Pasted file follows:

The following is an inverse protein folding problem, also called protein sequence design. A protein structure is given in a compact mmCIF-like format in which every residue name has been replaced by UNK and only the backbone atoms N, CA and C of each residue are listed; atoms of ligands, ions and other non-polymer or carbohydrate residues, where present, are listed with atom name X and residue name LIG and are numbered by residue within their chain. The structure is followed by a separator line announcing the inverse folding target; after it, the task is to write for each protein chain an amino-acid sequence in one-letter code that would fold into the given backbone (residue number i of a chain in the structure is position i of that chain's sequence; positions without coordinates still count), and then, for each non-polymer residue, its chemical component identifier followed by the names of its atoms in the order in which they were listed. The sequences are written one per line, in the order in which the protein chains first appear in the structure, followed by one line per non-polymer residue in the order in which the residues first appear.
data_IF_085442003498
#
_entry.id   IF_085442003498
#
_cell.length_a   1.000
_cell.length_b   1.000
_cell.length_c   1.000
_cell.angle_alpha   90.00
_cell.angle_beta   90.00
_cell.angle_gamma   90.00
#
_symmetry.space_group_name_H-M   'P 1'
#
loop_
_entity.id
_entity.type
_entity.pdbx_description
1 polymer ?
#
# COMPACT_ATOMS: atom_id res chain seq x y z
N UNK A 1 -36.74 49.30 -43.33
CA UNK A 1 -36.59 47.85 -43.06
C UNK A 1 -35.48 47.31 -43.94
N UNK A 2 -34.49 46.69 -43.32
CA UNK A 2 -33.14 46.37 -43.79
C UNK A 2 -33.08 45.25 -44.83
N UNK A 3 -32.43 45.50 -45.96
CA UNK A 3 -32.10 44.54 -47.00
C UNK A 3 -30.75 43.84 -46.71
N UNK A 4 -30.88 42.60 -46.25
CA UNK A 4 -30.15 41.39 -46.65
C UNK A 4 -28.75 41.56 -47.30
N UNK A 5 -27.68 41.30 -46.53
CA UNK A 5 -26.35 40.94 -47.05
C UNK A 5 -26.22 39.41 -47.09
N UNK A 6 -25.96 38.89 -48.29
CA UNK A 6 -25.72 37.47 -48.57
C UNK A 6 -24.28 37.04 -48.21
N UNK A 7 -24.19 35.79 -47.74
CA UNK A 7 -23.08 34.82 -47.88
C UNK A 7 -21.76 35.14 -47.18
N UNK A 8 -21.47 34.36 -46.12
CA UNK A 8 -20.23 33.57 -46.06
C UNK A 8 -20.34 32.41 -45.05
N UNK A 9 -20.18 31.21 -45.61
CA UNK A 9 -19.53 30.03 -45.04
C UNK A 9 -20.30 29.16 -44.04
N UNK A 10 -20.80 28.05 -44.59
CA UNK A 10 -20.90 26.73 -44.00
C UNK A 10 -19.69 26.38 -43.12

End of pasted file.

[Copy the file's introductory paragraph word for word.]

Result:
The following is an inverse protein folding problem, also called protein sequence design. A protein structure is given in a compact mmCIF-like format in which every residue name has been replaced by UNK and only the backbone atoms N, CA and C of each residue are listed; atoms of ligands, ions and other non-polymer or carbohydrate residues, where present, are listed with atom name X and residue name LIG and are numbered by residue within their chain. The structure is followed by a separator line announcing the inverse folding target; after it, the task is to write for each protein chain an amino-acid sequence in one-letter code that would fold into the given backbone (residue number i of a chain in the structure is position i of that chain's sequence; positions without coordinates still count), and then, for each non-polymer residue, its chemical component identifier followed by the names of its atoms in the order in which they were listed. The sequences are written one per line, in the order in which the protein chains first appear in the structure, followed by one line per non-polymer residue in the order in which the residues first appear.